People can’t just sign up to be on his random act of kindness list. He’ll seek them out. But he says the best way to make sure you don’t get a box is to post cool finds to the Internet accompanied with an eBay link looking to turn a nice profit.
“I did eBay for eight years,” he said. “I made a enough of a living so my wife didn’t have to work for about five years. Yeah, I spent 8 to 5 on the computer and we were making enough money where we were pretty well off, we paid our bills and had enough extra money, but it got to the point that it became more of a greed type of thing.”
It was about that time he found avid fellow collectors around the world posting their finds and collections to Facebook. Some groups were personal and Flores found friendship and a renewed appreciation with fellow collectors that he didn’t have before.
He gave up pursuing a profit and settled into collecting, trading and sharing his collection, which as of today is near 10,000 Hot Wheels.
“You find something that you like and you don’t want it to be a job,” he said. “Hot Wheels and eBay was a job. I had to make enough money to cover my expenses. Once I found these communities online, these groups, it wasn’t about making money. The money issue is no longer in play.”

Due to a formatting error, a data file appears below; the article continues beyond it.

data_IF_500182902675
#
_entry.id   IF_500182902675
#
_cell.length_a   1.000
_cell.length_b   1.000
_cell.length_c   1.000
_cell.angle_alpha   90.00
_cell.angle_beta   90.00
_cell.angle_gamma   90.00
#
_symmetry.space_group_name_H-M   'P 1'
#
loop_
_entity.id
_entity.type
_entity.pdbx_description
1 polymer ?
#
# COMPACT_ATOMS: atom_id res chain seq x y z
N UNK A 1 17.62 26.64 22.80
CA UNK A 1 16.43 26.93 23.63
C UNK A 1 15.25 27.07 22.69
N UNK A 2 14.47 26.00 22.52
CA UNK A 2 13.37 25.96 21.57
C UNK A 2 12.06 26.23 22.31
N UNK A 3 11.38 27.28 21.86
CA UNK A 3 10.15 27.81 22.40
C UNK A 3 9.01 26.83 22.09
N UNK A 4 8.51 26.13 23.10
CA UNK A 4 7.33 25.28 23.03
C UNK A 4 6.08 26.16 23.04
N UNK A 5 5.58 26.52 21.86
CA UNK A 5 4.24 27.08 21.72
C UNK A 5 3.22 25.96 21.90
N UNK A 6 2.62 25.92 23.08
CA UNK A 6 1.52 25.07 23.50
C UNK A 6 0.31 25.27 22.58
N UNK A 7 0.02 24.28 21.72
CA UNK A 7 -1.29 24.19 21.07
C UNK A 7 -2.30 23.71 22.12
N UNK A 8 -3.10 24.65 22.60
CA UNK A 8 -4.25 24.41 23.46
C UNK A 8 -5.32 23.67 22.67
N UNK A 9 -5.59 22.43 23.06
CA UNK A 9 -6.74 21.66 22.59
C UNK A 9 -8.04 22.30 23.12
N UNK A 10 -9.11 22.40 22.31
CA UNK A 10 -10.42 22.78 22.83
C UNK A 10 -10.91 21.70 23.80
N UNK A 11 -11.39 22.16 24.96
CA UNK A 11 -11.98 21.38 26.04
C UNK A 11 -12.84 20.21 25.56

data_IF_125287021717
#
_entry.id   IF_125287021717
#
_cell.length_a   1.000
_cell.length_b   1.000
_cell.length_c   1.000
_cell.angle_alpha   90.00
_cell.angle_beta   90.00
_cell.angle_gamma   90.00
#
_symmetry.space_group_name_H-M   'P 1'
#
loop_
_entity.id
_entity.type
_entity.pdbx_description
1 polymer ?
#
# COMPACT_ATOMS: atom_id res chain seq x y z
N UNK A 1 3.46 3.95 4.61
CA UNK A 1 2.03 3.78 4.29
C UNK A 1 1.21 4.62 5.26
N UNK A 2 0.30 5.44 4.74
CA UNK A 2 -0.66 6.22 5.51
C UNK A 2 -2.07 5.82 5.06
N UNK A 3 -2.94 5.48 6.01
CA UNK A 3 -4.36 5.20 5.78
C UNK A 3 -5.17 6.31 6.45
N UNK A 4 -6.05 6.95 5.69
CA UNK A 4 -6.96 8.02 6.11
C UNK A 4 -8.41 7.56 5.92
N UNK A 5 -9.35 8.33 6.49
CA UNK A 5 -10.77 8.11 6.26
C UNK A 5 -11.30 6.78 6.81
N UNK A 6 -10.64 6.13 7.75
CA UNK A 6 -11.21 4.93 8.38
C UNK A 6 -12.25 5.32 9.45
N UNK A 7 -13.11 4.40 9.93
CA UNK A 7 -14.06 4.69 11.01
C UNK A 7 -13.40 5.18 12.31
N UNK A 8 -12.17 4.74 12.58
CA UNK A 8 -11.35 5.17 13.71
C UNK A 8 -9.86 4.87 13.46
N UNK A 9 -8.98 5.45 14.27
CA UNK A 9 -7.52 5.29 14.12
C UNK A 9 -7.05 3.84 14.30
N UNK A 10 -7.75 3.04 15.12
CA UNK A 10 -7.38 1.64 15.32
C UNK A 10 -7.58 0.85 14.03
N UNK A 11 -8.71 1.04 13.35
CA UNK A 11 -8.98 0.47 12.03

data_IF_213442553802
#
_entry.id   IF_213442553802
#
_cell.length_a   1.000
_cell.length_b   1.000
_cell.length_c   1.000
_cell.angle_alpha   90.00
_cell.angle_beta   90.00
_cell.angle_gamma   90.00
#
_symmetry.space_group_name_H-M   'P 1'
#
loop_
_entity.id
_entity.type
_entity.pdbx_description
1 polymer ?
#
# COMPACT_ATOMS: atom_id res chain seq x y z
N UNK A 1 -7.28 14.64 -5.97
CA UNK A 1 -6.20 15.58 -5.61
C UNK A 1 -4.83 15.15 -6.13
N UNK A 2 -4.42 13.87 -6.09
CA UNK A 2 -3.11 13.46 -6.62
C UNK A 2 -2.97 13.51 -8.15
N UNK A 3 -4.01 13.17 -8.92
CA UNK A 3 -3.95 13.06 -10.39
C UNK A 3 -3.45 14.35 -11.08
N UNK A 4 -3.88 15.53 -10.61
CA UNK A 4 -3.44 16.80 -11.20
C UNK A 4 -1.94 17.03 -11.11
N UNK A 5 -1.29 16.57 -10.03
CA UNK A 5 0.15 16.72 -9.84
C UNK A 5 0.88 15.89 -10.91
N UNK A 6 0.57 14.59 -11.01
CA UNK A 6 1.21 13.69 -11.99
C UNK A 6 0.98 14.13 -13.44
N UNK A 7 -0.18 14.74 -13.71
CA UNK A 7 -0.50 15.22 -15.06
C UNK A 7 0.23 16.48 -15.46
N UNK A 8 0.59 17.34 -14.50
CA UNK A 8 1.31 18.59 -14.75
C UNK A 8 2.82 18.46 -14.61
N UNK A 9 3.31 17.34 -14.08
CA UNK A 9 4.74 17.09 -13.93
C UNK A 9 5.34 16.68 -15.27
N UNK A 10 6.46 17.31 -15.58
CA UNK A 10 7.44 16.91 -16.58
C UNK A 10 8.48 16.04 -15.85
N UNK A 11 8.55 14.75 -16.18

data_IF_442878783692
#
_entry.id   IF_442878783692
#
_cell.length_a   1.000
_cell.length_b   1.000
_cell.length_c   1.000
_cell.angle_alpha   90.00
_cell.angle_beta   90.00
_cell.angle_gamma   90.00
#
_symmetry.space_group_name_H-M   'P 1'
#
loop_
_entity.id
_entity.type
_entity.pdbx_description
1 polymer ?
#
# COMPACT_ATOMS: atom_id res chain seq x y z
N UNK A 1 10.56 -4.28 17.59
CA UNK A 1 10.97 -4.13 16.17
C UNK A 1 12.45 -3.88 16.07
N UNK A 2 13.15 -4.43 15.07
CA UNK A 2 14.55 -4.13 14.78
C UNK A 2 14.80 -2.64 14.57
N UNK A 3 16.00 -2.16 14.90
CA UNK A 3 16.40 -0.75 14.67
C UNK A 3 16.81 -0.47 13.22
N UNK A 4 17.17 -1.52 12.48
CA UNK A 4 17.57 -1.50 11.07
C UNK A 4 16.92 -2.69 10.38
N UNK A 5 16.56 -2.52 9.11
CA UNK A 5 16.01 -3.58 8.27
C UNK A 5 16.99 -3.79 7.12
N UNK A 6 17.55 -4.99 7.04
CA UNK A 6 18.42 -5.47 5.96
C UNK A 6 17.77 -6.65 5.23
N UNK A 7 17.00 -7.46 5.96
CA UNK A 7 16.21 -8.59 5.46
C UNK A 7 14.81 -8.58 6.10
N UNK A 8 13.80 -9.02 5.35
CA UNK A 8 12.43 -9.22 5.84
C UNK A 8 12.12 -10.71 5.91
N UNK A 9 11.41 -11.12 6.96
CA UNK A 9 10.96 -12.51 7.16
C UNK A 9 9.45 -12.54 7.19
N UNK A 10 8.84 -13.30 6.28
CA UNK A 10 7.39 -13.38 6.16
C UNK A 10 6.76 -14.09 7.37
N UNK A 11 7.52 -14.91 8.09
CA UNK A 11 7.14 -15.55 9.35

And it’s that enjoyment that is so essential to Flores.
Flores was born in Los Angeles, but was raised by his grandparents in Mexico. He talks fondly of them, tearing up when he talks about how much they meant to him. But he returned to his family in Los Angeles when he was 10 and it wasn’t easy.
“I had a very, very good childhood with my grandparents, who raised me as their own,” he said. “They raised me with all the love in the world and I was very happy. To be pulled out of that and all of the sudden to get snatched up and be brought back to a family I didn’t know, there was a language barrier. None of my siblings spoke Spanish and that’s all I spoke. So my relationship with my parents wasn’t the normal relationship.”
It was a disconnect that planted a seed for an adult who went on to have anger issues and a gulf between his family and him that still hasn’t ever really been resolved.